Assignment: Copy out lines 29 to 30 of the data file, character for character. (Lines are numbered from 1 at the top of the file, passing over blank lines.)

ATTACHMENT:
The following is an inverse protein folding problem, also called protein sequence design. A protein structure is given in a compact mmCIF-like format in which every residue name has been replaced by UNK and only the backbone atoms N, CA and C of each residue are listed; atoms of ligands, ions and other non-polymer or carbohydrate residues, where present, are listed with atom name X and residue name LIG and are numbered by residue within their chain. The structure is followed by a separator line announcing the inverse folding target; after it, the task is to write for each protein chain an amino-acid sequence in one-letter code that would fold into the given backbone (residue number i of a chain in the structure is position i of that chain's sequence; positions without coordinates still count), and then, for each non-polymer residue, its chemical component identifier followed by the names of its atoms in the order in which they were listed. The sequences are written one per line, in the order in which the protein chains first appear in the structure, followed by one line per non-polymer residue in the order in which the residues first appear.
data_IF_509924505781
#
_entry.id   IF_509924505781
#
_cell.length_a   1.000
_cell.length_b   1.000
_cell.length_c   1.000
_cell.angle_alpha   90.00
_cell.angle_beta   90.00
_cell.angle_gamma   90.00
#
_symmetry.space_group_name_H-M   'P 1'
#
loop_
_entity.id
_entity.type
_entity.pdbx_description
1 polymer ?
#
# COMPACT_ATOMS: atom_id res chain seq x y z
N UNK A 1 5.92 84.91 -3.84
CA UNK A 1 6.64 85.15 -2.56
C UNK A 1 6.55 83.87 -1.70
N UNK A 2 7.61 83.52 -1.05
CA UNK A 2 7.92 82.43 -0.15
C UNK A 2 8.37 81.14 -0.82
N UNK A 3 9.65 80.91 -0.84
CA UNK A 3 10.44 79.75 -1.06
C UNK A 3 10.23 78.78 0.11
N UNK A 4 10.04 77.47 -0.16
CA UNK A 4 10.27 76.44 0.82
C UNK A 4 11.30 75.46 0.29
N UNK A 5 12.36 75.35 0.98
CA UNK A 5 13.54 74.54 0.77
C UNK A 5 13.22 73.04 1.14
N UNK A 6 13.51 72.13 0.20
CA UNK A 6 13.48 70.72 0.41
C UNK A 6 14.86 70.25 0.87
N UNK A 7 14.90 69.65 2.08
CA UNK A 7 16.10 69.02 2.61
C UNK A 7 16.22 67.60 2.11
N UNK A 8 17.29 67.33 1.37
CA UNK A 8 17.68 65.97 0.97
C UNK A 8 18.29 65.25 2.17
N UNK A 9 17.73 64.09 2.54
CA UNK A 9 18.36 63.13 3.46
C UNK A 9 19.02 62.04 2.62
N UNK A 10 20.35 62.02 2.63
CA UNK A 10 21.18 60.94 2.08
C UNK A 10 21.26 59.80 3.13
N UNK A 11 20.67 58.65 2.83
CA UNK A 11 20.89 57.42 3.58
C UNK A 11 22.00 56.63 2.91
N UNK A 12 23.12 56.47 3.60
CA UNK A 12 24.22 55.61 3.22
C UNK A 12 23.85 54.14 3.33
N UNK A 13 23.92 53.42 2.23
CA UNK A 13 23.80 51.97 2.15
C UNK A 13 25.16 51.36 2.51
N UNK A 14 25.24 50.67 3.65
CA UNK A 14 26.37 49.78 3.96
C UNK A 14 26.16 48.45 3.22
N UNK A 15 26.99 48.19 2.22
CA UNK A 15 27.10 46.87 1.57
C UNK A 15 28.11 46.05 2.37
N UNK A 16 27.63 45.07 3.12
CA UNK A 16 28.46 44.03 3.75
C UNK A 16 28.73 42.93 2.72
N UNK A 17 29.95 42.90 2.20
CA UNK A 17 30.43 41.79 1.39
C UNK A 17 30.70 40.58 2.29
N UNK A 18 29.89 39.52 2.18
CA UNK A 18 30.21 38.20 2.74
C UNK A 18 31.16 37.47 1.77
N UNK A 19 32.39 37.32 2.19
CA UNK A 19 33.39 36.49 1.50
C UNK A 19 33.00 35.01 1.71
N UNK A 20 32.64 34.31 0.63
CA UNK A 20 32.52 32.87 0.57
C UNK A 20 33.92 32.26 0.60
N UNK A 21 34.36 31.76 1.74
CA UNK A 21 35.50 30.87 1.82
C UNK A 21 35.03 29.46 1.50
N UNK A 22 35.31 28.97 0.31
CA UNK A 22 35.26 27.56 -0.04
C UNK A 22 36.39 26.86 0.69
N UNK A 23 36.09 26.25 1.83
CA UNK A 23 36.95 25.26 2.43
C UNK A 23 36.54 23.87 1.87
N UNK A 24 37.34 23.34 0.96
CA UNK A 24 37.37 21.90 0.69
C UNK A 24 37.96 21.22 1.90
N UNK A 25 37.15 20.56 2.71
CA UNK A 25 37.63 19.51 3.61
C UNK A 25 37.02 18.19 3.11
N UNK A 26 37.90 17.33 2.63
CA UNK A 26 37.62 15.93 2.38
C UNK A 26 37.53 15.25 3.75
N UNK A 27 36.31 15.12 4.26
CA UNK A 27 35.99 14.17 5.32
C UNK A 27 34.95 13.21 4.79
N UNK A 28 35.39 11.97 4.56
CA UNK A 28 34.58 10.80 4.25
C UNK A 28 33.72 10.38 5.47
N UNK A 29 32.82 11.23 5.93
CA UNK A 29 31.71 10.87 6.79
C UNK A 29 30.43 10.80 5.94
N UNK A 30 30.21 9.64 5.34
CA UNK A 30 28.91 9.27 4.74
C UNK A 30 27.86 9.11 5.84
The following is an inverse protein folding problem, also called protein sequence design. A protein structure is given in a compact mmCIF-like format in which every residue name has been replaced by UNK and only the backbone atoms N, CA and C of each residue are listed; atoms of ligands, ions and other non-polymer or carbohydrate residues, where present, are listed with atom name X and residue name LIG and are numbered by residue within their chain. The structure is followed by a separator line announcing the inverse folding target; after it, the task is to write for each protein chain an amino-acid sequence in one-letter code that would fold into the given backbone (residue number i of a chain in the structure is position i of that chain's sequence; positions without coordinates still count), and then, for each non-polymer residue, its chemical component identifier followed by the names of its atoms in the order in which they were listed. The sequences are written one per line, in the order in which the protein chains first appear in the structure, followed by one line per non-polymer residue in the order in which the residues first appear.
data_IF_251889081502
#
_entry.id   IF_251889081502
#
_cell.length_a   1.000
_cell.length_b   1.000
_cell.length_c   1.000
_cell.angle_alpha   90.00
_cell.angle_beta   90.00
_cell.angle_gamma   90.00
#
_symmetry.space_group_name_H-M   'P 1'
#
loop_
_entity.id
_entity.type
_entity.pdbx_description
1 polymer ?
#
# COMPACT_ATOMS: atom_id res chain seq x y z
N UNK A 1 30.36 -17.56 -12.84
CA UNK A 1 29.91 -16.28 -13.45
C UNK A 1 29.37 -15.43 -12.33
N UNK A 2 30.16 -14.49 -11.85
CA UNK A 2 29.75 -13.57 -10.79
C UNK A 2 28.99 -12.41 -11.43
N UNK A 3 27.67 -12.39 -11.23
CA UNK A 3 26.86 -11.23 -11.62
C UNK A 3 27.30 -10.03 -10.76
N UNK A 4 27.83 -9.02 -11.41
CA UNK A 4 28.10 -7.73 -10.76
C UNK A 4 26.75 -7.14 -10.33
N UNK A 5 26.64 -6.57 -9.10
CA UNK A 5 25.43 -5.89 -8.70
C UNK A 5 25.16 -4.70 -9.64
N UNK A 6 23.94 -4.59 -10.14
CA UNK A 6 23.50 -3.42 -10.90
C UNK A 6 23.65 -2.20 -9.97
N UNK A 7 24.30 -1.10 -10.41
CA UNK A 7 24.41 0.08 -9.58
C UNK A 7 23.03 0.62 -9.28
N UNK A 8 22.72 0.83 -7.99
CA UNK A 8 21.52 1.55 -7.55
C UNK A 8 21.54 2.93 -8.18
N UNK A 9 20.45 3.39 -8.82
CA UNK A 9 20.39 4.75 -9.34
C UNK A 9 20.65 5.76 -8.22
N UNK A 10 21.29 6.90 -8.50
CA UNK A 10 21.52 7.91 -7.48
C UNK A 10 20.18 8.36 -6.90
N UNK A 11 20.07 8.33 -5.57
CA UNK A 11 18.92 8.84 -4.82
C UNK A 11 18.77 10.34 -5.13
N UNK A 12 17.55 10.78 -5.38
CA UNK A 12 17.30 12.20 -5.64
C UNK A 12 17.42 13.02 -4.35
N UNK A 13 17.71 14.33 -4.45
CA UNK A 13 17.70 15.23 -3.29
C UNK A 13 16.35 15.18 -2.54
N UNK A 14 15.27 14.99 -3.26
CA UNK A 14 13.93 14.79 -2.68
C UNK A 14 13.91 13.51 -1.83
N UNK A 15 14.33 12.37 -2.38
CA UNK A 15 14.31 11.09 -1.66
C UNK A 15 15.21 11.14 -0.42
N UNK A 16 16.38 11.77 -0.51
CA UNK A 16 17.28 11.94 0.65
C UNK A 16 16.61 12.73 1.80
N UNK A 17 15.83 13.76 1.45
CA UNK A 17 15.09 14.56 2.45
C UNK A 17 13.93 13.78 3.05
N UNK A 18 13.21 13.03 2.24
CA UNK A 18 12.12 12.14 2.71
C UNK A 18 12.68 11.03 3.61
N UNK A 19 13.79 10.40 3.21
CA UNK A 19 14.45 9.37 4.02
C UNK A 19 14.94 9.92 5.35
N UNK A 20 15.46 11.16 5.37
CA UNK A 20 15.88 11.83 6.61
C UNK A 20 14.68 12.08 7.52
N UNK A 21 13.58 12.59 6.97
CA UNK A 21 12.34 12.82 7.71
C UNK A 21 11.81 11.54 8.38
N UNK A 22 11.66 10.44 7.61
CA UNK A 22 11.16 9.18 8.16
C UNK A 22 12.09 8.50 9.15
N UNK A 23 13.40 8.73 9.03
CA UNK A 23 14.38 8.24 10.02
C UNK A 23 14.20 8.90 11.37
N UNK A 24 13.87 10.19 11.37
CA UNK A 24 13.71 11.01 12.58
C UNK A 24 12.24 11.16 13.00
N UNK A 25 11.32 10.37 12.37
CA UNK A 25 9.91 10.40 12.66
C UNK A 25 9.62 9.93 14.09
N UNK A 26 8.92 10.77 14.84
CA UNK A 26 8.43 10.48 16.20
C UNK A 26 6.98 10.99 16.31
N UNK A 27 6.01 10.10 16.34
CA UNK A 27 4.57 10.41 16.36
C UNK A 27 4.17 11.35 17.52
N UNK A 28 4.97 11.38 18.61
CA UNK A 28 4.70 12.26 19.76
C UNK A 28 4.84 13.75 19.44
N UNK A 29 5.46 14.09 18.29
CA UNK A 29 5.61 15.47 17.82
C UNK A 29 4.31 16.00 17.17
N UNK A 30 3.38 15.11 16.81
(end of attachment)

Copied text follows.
CA UNK A 3 10.44 79.75 -1.06
C UNK A 3 10.23 78.78 0.11